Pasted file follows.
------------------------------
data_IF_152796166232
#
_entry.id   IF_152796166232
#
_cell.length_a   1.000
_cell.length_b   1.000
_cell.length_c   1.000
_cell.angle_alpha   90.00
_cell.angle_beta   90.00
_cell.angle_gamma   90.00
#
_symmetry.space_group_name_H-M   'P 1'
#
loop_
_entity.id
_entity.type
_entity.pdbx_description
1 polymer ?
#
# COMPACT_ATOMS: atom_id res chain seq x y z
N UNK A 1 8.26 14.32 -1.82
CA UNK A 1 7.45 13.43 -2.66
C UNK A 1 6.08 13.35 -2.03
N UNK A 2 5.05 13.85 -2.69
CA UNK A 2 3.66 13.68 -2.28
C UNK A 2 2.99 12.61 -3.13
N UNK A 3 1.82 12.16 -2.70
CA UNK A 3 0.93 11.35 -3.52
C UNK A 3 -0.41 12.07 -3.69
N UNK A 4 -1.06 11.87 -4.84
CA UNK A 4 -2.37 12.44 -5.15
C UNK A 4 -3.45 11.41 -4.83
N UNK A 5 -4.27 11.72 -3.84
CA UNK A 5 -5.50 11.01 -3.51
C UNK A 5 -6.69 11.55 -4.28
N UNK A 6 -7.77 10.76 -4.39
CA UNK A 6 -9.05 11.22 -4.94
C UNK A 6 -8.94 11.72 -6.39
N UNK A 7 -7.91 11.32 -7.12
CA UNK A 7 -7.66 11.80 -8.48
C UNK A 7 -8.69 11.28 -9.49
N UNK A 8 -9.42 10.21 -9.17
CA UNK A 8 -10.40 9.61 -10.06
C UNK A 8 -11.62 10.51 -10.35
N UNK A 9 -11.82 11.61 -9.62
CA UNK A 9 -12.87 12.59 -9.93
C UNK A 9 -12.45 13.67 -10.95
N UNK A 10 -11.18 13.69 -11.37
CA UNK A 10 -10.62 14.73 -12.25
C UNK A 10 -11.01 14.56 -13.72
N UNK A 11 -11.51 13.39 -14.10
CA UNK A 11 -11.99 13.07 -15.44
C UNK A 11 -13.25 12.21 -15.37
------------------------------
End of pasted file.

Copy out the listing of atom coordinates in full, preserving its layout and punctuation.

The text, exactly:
data_IF_152796166232
#
_entry.id   IF_152796166232
#
_cell.length_a   1.000
_cell.length_b   1.000
_cell.length_c   1.000
_cell.angle_alpha   90.00
_cell.angle_beta   90.00
_cell.angle_gamma   90.00
#
_symmetry.space_group_name_H-M   'P 1'
#
loop_
_entity.id
_entity.type
_entity.pdbx_description
1 polymer ?
#
# COMPACT_ATOMS: atom_id res chain seq x y z
N UNK A 1 8.26 14.32 -1.82
CA UNK A 1 7.45 13.43 -2.66
C UNK A 1 6.08 13.35 -2.03
N UNK A 2 5.05 13.85 -2.69
CA UNK A 2 3.66 13.68 -2.28
C UNK A 2 2.99 12.61 -3.13
N UNK A 3 1.82 12.16 -2.70
CA UNK A 3 0.93 11.35 -3.52
C UNK A 3 -0.41 12.07 -3.69
N UNK A 4 -1.06 11.87 -4.84
CA UNK A 4 -2.37 12.44 -5.15
C UNK A 4 -3.45 11.41 -4.83
N UNK A 5 -4.27 11.72 -3.84
CA UNK A 5 -5.50 11.01 -3.51
C UNK A 5 -6.69 11.55 -4.28
N UNK A 6 -7.77 10.76 -4.39
CA UNK A 6 -9.05 11.22 -4.94
C UNK A 6 -8.94 11.72 -6.39
N UNK A 7 -7.91 11.32 -7.12
CA UNK A 7 -7.66 11.80 -8.48
C UNK A 7 -8.69 11.28 -9.49
N UNK A 8 -9.42 10.21 -9.17
CA UNK A 8 -10.40 9.61 -10.06
C UNK A 8 -11.62 10.51 -10.35
N UNK A 9 -11.82 11.61 -9.62
CA UNK A 9 -12.87 12.59 -9.93
C UNK A 9 -12.45 13.67 -10.95
N UNK A 10 -11.18 13.69 -11.37
CA UNK A 10 -10.62 14.73 -12.25
C UNK A 10 -11.01 14.56 -13.72
N UNK A 11 -11.51 13.39 -14.10
CA UNK A 11 -11.99 13.07 -15.44
C UNK A 11 -13.25 12.21 -15.37